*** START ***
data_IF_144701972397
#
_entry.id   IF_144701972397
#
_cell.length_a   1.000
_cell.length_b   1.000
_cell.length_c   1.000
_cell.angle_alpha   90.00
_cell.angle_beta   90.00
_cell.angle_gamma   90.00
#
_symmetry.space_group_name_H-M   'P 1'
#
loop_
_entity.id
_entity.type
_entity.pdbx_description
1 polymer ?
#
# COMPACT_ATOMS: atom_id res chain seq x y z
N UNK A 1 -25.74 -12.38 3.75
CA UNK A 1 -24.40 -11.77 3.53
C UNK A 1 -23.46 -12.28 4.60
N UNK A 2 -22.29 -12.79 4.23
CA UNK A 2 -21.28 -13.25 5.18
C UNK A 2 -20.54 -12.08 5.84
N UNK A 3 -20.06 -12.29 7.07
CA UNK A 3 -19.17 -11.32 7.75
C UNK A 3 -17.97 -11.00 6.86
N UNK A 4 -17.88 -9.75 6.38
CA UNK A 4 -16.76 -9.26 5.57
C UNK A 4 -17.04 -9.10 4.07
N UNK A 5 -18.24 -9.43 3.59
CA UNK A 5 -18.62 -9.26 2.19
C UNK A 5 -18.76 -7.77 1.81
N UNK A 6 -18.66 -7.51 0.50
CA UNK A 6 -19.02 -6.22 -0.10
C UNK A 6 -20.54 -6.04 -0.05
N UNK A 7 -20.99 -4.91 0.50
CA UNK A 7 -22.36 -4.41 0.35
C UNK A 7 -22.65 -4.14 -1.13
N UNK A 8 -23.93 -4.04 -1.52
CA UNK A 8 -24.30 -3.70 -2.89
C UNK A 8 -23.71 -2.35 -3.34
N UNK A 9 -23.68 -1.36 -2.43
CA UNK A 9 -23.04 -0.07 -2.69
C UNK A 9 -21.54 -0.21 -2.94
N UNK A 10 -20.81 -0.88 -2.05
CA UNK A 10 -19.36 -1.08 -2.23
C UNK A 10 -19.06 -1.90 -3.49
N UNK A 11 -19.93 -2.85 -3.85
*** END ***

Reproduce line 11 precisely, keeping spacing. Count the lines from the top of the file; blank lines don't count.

#